Skip to Content

Supreme Court’s Decision on Mayoral Candidate Rahm Emanuel’s Residency Likely to Have an Impact on School District Residency Issues

K-12 Education Publications

The newly elected mayor is sure to have a significant influence on public education in Chicago.  Prior to the casting of a single vote, however, the election for Chicago’s mayor has already impacted residency issues for school districts outside Chicago’s boundaries.

As the media has heavily reported, the Illinois Supreme Court unanimously ruled last week that Rahm Emanuel met the one year residency requirement to be a candidate for mayor of the City of Chicago and his name must be included on the ballot.  While the Court’s decision served to end the current political ballot drama in Chicago, it will likely have a lasting impact on residency issues for school districts. 

In its ruling, the Supreme Court made two significant statements that will impact future residency determinations.  First, the Court stated that the term “residency” carries with it the same meaning wherever it is used in Illinois statutes.  Thus, even though the Emanuel case involved the meaning of “residency” in the Illinois Municipal Code, the Supreme Court’s decision reaches all Illinois statutes that utilize the term “residency.”  As Justices Burke and Freeman wrote in a concurrence, beyond candidacy issues, the breadth of the Court’s decision will impact in-state tuition determinations, residency requirements for police officers and fire fighters, and school district residency determinations.  Of course, it will also have a direct effect on residency issues for board of education candidates and current board members.

Second, the Court’s clarification of the process for determining “residency” is significant.  The Court emphasized that there are four principle factors for determining if an individual is a current resident of a locale.  Those principles include:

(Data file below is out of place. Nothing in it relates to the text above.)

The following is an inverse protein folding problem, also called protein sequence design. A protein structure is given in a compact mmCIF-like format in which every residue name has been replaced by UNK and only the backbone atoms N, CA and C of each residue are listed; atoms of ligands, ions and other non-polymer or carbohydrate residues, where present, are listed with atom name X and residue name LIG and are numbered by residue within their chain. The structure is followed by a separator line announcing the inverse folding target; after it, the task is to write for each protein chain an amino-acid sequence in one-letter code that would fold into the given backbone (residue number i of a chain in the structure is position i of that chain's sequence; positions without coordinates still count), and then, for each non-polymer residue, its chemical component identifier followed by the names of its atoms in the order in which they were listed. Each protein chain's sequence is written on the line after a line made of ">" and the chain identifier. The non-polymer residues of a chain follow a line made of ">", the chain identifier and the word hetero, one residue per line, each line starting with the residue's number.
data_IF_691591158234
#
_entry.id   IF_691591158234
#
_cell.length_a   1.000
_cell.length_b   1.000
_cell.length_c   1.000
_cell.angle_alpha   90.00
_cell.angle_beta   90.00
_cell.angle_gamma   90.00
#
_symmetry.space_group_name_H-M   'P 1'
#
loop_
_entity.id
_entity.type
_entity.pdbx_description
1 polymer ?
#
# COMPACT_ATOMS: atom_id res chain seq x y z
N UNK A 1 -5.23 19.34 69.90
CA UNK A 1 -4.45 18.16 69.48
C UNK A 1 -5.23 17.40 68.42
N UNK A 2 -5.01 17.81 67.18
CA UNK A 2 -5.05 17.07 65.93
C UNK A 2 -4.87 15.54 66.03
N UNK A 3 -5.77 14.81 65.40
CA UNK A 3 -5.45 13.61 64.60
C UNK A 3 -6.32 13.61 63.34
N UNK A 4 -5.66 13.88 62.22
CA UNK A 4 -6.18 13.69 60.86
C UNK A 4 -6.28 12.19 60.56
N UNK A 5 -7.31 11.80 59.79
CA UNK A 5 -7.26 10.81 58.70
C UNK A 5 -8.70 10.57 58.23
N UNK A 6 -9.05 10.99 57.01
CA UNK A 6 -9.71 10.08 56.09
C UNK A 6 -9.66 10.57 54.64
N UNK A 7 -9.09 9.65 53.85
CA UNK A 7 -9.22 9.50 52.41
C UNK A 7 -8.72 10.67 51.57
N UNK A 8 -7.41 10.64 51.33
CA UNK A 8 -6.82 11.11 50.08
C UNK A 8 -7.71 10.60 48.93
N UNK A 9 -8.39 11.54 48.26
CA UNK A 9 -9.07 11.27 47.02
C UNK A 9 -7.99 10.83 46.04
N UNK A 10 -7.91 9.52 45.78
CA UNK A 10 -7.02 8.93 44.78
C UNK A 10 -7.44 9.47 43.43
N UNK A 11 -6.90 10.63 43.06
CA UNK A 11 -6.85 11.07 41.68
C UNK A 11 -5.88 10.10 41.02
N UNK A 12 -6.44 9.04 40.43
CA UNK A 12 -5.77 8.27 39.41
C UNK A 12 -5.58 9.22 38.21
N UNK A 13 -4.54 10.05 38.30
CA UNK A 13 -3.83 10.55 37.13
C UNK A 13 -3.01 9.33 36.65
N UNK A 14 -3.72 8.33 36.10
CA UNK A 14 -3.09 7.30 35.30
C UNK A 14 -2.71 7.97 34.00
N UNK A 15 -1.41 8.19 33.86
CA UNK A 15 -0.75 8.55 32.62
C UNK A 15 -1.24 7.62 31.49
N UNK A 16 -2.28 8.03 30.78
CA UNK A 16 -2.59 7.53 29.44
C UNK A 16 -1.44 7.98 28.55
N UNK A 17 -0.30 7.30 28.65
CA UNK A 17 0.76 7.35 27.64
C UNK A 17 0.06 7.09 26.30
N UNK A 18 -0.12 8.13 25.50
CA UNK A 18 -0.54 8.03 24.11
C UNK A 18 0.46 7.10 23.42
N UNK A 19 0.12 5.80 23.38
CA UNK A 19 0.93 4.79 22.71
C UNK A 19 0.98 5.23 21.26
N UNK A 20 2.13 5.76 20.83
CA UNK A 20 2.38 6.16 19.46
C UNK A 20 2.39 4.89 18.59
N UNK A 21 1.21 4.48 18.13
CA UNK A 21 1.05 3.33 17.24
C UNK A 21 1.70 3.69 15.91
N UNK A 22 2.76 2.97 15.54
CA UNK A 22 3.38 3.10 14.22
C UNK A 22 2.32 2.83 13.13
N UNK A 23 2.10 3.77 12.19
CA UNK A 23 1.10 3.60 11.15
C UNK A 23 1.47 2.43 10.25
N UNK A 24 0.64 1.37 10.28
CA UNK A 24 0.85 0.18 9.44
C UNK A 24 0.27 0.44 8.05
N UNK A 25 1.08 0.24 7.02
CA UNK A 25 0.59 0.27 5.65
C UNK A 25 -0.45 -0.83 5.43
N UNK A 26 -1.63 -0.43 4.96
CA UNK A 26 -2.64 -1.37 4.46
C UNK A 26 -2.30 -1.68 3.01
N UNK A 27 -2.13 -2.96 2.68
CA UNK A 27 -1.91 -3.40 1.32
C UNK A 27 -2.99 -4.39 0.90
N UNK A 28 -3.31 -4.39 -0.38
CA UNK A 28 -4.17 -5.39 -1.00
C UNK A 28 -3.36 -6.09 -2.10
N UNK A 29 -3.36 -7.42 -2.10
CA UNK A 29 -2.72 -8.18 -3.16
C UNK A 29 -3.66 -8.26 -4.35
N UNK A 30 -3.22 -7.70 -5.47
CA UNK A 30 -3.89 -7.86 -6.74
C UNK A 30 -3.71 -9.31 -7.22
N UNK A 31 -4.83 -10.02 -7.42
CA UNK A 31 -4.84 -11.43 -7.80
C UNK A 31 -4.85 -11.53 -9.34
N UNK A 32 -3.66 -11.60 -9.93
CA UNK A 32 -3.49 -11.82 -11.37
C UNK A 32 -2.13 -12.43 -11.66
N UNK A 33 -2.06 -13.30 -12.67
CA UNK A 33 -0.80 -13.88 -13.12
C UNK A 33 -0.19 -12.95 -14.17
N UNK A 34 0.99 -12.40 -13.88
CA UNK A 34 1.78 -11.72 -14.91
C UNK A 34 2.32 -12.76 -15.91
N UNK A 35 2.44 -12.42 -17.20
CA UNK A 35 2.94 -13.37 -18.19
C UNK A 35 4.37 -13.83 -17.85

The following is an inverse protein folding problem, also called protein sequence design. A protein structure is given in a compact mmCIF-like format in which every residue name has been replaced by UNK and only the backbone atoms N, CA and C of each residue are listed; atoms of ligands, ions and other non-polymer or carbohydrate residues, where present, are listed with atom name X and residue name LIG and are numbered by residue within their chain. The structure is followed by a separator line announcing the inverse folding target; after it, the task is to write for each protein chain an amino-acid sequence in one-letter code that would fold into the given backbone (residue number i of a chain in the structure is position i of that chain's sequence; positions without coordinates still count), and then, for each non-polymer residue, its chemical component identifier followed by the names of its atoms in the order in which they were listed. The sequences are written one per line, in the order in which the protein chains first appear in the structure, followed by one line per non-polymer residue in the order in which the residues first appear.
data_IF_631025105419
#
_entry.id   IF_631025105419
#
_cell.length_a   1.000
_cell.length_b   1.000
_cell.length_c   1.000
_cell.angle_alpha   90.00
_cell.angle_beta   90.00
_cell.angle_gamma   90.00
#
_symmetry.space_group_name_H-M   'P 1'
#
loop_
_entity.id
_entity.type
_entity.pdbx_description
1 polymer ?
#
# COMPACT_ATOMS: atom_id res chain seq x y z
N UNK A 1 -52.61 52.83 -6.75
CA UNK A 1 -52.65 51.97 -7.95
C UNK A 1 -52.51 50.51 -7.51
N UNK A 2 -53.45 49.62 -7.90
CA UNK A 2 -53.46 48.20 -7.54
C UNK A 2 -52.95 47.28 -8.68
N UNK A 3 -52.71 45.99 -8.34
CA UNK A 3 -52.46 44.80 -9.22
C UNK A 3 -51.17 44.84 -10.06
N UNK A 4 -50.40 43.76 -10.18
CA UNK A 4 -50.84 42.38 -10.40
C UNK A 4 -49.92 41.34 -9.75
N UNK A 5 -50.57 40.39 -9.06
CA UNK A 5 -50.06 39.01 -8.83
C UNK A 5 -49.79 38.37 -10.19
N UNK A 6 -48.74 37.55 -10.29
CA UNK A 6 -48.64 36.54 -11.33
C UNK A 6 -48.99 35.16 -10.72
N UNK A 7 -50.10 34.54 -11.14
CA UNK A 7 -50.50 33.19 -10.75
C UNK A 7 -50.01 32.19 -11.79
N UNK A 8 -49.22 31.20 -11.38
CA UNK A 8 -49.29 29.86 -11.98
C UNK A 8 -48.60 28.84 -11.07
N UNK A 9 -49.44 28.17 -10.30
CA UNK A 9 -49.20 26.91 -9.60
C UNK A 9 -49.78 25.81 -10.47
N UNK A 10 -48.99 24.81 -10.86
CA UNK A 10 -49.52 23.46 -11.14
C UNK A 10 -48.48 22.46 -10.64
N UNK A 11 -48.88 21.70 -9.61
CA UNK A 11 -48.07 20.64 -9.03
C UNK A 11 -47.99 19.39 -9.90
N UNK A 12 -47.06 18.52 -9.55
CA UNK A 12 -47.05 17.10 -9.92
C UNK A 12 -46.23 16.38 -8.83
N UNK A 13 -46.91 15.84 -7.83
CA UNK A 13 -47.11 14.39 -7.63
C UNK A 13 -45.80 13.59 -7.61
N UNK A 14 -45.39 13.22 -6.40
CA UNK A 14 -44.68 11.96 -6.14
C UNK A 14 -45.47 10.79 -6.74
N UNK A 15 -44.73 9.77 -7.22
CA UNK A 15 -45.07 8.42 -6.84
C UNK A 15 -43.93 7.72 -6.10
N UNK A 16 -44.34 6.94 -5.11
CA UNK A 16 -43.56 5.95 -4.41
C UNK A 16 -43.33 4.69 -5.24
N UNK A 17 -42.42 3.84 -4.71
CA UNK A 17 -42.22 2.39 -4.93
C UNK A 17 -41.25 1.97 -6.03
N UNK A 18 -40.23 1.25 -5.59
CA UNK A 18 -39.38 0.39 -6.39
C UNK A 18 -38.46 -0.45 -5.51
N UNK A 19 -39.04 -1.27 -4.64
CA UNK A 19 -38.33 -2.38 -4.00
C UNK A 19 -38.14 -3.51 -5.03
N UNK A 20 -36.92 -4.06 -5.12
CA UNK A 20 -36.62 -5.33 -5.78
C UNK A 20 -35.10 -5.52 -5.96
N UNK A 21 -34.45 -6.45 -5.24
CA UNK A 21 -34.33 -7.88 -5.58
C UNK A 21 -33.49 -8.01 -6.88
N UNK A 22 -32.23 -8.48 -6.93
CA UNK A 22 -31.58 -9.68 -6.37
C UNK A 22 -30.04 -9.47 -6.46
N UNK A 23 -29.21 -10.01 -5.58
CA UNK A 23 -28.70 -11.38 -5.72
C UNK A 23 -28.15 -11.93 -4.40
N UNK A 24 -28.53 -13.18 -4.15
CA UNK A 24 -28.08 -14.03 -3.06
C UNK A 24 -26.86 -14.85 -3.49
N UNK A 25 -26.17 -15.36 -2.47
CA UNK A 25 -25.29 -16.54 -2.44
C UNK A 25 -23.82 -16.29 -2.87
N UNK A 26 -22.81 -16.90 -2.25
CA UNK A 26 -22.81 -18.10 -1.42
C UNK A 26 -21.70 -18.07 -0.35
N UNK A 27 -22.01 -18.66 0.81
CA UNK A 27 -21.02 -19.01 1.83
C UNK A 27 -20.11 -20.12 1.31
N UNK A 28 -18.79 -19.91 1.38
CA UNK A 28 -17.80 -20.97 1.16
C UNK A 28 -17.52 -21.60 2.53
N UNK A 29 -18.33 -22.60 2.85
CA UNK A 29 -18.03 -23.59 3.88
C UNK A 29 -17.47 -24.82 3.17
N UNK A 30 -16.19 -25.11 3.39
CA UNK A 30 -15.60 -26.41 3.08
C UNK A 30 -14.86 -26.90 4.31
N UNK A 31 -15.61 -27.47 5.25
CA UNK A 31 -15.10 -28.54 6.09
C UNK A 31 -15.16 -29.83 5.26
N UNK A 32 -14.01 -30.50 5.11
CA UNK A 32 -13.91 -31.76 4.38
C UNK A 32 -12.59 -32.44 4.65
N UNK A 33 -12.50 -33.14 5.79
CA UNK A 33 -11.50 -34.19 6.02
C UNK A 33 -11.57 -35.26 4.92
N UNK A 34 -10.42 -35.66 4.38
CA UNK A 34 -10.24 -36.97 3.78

• The individual must establish (1) physical presence and (2) an intent to remain in that place as a permanent home.  These factors establish residency.
  • Once residency is initially established, an individual remains a resident unless facts establish that the individual has abandoned his or her residency.
  • Both the establishment and the abandonment of a residence is principally a question of intent.  The Court emphasized that even if an individual no longer lives in a locale where he or she had established residency, if facts show that their intention is to return, the individual remains a resident. 
  • Finally, once residence is established, the presumption is that it continues, and the burden is on the contesting party to show that it has been abandoned. 

The essence of the Court’s decision appears to be that once residency is established it will be difficult for an individual to lose that status as a resident of a particular locale unless clear facts establish abandonment.  Each fact pattern will create unique interpretations and as the saying goes, the devil will be in the details. 

In the student residency context, however, the implications of this decision may prove to be positive for school districts that must grapple with the questionable residency claims of students.  For example, many times parents will retain ownership of a home in one school district, while renting a home in another school district, in an attempt to have their child attend the school where the rental home is located.  Under the Emanuel case, such facts would greatly assist a school district in establishing that those parents remain residents of the area where they own a home because they have never abandoned it.  Of course, the fact pattern could be reversed.  A family, who originally established residency in one school district, but now lives outside the school district, could claim that, despite their current living arrangement, they have never abandoned their status as residents.  Therefore, their children could attend the school district where they established residency, despite currently living within the boundaries of another school district.  In our practice, the first example is more prevalent then the second example.  Thus, the ruling should prove more positive for school districts.  In any event, the facts of each case need to be carefully considered in light of the ruling in the Emanuel case whenever the residency of a student’s parents is in question.